So she kind of comes in and sort of truly puts the subject

on its modern footing that we have now.

So, you know, it’s always a challenge, you know,

in the book, I’m not gonna say I give like a course

so that you read this chapter and then you’re like,

oh, it’s just like I took like a semester

of algebraic anthropology.

It’s not like this and it’s always a challenge

writing about math because there are some things

that you can really do on the page and the math is there.

And there’s other things which it’s too much

in a book like this to like do them all the page.

You can only say something about them, if that makes sense.

So, you know, in the book, I try to do some of both.

I try to do, I try to, topics that are,

you can’t really compress and really truly say

exactly what they are in this amount of space.

I try to say something interesting about them,

something meaningful about them

so that readers can get the flavor.

And then in other places,

I really try to get up close and personal

and really do the math and have it take place on the page.

To some degree be able to give inklings

of the beauty of the subject.

Yeah, I mean, there’s a lot of books that are like,

I don’t quite know how to express this well.

I’m still laboring to do it,

but there’s a lot of books that are about stuff,

but I want my books to not only be about stuff,

but to actually have some stuff there on the page

in the book for people to interact with directly

and not just sort of hear me talk about

distant features of it.

Right, so not be talking just about ideas,

but the actually be expressing the idea.

Is there, you know, somebody in the,

maybe you can comment, there’s a guy,

his YouTube channel is 3Blue1Brown, Grant Sanderson.

He does that masterfully well.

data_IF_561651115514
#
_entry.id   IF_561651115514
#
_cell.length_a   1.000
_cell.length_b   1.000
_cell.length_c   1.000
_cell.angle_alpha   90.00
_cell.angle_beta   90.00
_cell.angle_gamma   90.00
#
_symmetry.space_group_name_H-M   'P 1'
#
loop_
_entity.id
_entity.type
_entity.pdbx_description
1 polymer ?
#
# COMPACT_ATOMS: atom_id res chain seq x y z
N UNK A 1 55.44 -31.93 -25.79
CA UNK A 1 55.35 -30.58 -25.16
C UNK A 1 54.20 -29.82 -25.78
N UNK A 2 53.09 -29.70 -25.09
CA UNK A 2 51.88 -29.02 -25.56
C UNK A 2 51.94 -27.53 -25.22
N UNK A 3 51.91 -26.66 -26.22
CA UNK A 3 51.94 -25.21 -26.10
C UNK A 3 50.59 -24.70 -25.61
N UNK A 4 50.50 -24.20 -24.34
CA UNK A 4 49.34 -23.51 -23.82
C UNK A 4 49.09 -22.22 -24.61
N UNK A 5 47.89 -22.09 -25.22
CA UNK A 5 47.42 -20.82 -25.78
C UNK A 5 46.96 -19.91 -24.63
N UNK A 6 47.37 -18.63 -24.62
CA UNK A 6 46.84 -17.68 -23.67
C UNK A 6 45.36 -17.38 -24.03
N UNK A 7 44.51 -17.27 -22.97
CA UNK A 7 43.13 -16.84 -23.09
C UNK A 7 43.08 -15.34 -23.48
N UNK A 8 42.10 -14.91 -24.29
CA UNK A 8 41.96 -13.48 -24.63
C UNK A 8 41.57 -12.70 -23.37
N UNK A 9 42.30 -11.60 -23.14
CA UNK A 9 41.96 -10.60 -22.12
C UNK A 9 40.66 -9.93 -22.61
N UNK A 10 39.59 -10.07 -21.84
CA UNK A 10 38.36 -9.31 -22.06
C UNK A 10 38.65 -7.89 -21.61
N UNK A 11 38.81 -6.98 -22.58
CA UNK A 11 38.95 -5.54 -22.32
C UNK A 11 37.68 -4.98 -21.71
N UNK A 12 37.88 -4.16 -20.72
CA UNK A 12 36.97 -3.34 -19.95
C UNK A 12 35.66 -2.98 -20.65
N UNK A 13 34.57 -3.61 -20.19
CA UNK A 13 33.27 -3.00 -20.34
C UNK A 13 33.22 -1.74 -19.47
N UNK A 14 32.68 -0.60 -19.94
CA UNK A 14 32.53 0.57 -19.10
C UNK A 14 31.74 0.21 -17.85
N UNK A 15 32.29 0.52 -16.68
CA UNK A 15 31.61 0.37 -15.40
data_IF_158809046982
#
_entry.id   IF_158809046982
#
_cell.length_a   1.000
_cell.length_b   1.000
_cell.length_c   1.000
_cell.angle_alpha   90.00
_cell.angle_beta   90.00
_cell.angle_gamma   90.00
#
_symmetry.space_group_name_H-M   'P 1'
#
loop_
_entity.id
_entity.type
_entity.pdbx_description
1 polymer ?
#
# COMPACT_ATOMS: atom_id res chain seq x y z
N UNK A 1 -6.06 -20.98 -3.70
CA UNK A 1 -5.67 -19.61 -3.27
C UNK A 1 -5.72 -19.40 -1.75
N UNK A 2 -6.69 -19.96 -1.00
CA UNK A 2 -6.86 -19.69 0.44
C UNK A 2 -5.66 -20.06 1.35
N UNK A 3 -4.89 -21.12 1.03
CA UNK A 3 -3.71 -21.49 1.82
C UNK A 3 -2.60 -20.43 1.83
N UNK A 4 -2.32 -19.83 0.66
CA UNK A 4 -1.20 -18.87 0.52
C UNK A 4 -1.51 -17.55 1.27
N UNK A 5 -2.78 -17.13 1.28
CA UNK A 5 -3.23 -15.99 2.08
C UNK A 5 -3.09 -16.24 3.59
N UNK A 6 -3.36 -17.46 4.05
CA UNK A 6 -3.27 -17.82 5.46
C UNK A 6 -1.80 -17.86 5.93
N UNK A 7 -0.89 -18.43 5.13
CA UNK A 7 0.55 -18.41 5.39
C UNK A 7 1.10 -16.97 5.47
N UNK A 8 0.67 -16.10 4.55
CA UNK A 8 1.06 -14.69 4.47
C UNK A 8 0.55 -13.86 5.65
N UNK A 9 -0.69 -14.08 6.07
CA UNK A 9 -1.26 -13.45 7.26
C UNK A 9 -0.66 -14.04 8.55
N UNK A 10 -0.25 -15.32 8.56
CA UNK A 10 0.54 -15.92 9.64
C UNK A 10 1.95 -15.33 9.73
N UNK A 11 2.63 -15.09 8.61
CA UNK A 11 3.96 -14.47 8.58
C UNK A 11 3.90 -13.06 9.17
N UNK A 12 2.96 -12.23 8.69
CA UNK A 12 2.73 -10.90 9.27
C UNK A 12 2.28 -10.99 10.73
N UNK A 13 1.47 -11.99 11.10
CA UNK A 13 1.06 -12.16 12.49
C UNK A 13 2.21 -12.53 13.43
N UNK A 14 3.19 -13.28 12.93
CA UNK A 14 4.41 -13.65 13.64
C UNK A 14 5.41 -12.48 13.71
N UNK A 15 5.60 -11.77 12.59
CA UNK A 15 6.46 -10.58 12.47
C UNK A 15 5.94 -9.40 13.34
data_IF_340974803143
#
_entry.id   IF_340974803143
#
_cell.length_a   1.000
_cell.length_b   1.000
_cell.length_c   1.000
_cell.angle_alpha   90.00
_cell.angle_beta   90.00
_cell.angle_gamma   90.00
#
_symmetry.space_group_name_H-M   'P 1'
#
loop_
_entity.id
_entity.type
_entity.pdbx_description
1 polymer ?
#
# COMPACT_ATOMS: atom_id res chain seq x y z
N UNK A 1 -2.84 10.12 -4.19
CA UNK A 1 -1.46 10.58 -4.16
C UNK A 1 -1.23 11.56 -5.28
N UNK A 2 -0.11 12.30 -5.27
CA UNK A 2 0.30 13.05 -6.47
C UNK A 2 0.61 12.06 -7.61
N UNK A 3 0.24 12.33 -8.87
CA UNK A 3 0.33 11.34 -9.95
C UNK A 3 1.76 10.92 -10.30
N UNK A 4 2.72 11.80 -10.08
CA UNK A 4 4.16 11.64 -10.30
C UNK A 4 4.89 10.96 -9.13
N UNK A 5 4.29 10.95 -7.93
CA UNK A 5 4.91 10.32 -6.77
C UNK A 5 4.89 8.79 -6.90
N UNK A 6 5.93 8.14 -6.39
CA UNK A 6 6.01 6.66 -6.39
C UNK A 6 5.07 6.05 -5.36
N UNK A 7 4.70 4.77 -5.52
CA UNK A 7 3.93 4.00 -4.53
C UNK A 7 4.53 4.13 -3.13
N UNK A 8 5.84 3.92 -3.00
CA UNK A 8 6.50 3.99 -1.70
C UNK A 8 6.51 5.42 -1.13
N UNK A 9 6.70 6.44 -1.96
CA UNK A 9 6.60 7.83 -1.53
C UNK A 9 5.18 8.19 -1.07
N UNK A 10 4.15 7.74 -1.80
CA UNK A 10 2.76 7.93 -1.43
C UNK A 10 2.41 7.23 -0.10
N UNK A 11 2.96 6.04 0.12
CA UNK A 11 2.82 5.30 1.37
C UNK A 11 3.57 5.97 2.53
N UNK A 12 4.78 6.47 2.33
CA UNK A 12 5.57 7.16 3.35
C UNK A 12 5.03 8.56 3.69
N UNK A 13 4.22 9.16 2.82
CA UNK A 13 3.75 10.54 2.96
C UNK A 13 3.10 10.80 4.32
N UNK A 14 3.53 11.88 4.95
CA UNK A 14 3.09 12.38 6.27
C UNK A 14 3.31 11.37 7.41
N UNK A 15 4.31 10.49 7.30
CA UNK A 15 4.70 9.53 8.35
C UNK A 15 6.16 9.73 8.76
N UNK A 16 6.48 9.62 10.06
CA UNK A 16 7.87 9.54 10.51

Of visualizing, of expressing a particular idea

and then talking about it as well back and forth.

What do you think about Grant?

It’s fantastic.

I mean, the flowering of math YouTube

is like such a wonderful thing

because math teaching, there’s so many different venues

through which we can teach people math.

There’s the traditional one, right?

Where I’m in a classroom with, depending on the class,

it could be 30 people, it could be a hundred people,

it could, God help me, be a 500 people

if it’s like the big calculus lecture or whatever it may be.

And there’s sort of some,

but there’s some set of people of that order of magnitude

and I’m with them, we have a long time.

I’m with them for a whole semester

and I can ask them to do homework and we talk together.

We have office hours, if they have one on one questions,

a lot of, it’s like a very high level of engagement,

but how many people am I actually hitting at a time?

Like not that many, right?

And you can, and there’s kind of an inverse relationship

where the more, the fewer people you’re talking to,

the more engagement you can ask for.

The ultimate of course is like the mentorship relation

of like a PhD advisor and a graduate student

where you spend a lot of one on one time together

for like three to five years.

And the ultimate high level of engagement to one person.

Books, this can get to a lot more people

that are ever gonna sit in my classroom

and you spend like however many hours it takes

to read a book.

Somebody like Three Blue One Brown or Numberphile

or people like Vi Hart.

I mean, YouTube, let’s face it, has bigger reach than a book.

Like there’s YouTube videos that have many, many,

many more views than like any hardback book

like not written by a Kardashian or an Obama

is gonna sell, right?

So that’s, I mean,

and then those are, some of them are like longer,

20 minutes long, some of them are five minutes long,

but they’re shorter.

And then even some of you look like Eugenia Chang

who’s a wonderful category theorist in Chicago.

I mean, she was on, I think the Daily Show or is it,

I mean, she was on, she has 30 seconds,

but then there’s like 30 seconds